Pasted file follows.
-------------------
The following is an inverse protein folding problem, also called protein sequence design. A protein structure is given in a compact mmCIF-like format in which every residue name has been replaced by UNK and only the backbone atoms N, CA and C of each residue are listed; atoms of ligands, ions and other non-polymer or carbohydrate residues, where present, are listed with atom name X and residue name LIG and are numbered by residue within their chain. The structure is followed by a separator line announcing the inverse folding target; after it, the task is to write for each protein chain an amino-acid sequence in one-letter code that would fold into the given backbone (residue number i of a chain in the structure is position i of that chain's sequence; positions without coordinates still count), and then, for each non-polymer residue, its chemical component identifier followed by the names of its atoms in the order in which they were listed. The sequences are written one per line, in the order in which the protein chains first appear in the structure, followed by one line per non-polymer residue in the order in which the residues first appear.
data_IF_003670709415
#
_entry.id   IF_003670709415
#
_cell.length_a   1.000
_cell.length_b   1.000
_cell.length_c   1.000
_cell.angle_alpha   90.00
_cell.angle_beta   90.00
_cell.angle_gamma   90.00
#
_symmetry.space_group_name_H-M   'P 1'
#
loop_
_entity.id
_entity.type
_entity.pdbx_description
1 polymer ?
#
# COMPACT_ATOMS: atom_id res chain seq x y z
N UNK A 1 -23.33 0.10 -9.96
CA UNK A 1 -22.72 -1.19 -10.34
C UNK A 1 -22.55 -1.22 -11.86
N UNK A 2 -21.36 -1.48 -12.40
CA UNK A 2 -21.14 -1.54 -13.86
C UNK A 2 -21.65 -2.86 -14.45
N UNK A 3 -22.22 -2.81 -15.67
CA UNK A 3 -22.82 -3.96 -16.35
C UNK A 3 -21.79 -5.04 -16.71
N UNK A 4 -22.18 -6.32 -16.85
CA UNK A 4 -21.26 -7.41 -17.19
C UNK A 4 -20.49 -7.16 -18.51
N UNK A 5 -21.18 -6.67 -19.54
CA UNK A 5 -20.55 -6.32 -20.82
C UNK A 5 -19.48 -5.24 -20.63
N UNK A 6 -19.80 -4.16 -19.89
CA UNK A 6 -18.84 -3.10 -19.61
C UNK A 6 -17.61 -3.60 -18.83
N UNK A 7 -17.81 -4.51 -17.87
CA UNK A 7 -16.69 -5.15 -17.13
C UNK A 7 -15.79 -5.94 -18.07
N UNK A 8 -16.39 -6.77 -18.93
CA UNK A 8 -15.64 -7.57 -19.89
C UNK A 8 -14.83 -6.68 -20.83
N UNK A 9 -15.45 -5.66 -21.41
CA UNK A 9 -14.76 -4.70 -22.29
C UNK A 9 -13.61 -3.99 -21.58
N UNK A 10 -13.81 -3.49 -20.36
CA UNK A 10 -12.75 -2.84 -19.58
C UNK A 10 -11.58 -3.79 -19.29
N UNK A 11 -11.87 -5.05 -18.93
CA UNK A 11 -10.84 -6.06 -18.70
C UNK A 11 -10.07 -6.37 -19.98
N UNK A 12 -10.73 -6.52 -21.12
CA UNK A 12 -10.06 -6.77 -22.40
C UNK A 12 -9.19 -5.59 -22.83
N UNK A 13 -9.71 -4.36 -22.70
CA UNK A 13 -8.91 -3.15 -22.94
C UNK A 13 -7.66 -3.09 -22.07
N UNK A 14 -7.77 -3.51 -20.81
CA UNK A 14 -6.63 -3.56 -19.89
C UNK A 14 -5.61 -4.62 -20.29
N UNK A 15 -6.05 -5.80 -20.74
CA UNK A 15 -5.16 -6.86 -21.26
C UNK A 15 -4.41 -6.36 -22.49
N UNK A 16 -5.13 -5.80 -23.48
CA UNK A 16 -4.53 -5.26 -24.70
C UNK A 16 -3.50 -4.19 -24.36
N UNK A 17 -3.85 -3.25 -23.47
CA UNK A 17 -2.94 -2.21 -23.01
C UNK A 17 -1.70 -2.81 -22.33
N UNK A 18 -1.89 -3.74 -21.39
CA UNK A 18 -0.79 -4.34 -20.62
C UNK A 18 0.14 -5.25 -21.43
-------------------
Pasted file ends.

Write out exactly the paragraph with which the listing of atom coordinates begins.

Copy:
The following is an inverse protein folding problem, also called protein sequence design. A protein structure is given in a compact mmCIF-like format in which every residue name has been replaced by UNK and only the backbone atoms N, CA and C of each residue are listed; atoms of ligands, ions and other non-polymer or carbohydrate residues, where present, are listed with atom name X and residue name LIG and are numbered by residue within their chain. The structure is followed by a separator line announcing the inverse folding target; after it, the task is to write for each protein chain an amino-acid sequence in one-letter code that would fold into the given backbone (residue number i of a chain in the structure is position i of that chain's sequence; positions without coordinates still count), and then, for each non-polymer residue, its chemical component identifier followed by the names of its atoms in the order in which they were listed. The sequences are written one per line, in the order in which the protein chains first appear in the structure, followed by one line per non-polymer residue in the order in which the residues first appear.